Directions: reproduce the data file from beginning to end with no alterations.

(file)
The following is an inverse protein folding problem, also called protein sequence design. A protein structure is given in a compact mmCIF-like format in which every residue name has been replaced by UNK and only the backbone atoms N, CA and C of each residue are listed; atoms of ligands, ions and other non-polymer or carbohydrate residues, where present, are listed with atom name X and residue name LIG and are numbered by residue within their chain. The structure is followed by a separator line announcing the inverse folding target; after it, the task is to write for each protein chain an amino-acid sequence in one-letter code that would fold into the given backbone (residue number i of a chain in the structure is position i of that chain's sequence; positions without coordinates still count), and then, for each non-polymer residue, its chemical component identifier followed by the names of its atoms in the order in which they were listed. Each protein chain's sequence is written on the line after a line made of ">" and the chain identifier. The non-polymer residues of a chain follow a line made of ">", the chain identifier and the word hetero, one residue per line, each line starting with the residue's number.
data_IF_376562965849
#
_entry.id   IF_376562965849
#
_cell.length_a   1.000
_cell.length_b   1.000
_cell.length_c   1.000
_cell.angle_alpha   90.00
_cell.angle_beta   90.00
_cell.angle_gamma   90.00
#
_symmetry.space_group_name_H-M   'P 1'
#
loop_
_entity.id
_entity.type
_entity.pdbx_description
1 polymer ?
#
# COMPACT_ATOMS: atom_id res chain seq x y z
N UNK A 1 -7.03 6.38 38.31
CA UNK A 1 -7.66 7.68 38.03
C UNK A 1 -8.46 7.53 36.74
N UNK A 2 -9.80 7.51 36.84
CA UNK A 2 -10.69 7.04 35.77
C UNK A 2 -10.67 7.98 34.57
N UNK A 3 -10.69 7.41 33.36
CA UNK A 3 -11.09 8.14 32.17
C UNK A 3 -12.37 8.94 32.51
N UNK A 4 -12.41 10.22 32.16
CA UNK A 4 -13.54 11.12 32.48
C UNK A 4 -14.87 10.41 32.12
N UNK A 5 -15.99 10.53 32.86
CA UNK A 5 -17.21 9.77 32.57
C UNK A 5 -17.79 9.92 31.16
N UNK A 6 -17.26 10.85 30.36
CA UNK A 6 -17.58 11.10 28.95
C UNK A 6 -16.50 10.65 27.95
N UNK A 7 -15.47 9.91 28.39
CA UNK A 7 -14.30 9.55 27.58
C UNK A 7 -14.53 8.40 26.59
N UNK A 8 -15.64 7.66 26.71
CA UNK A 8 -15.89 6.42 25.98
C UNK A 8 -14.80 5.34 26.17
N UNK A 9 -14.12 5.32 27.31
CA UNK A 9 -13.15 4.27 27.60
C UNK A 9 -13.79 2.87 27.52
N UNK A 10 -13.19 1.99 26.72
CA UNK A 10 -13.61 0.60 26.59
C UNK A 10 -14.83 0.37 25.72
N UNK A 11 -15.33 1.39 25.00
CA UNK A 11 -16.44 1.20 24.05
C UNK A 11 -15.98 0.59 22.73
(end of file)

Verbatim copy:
The following is an inverse protein folding problem, also called protein sequence design. A protein structure is given in a compact mmCIF-like format in which every residue name has been replaced by UNK and only the backbone atoms N, CA and C of each residue are listed; atoms of ligands, ions and other non-polymer or carbohydrate residues, where present, are listed with atom name X and residue name LIG and are numbered by residue within their chain. The structure is followed by a separator line announcing the inverse folding target; after it, the task is to write for each protein chain an amino-acid sequence in one-letter code that would fold into the given backbone (residue number i of a chain in the structure is position i of that chain's sequence; positions without coordinates still count), and then, for each non-polymer residue, its chemical component identifier followed by the names of its atoms in the order in which they were listed. Each protein chain's sequence is written on the line after a line made of ">" and the chain identifier. The non-polymer residues of a chain follow a line made of ">", the chain identifier and the word hetero, one residue per line, each line starting with the residue's number.
data_IF_376562965849
#
_entry.id   IF_376562965849
#
_cell.length_a   1.000
_cell.length_b   1.000
_cell.length_c   1.000
_cell.angle_alpha   90.00
_cell.angle_beta   90.00
_cell.angle_gamma   90.00
#
_symmetry.space_group_name_H-M   'P 1'
#
loop_
_entity.id
_entity.type
_entity.pdbx_description
1 polymer ?
#
# COMPACT_ATOMS: atom_id res chain seq x y z
N UNK A 1 -7.03 6.38 38.31
CA UNK A 1 -7.66 7.68 38.03
C UNK A 1 -8.46 7.53 36.74
N UNK A 2 -9.80 7.51 36.84
CA UNK A 2 -10.69 7.04 35.77
C UNK A 2 -10.67 7.98 34.57
N UNK A 3 -10.69 7.41 33.36
CA UNK A 3 -11.09 8.14 32.17
C UNK A 3 -12.37 8.94 32.51
N UNK A 4 -12.41 10.22 32.16
CA UNK A 4 -13.54 11.12 32.48
C UNK A 4 -14.87 10.41 32.12
N UNK A 5 -15.99 10.53 32.86
CA UNK A 5 -17.21 9.77 32.57
C UNK A 5 -17.79 9.92 31.16
N UNK A 6 -17.26 10.85 30.36
CA UNK A 6 -17.58 11.10 28.95
C UNK A 6 -16.50 10.65 27.95
N UNK A 7 -15.47 9.91 28.39
CA UNK A 7 -14.30 9.55 27.58
C UNK A 7 -14.53 8.40 26.59
N UNK A 8 -15.64 7.66 26.71
CA UNK A 8 -15.89 6.42 25.98
C UNK A 8 -14.80 5.34 26.17
N UNK A 9 -14.12 5.32 27.31
CA UNK A 9 -13.15 4.27 27.60
C UNK A 9 -13.79 2.87 27.52
N UNK A 10 -13.19 1.99 26.72
CA UNK A 10 -13.61 0.60 26.59
C UNK A 10 -14.83 0.37 25.72
N UNK A 11 -15.33 1.39 25.00
CA UNK A 11 -16.44 1.20 24.05
C UNK A 11 -15.98 0.59 22.73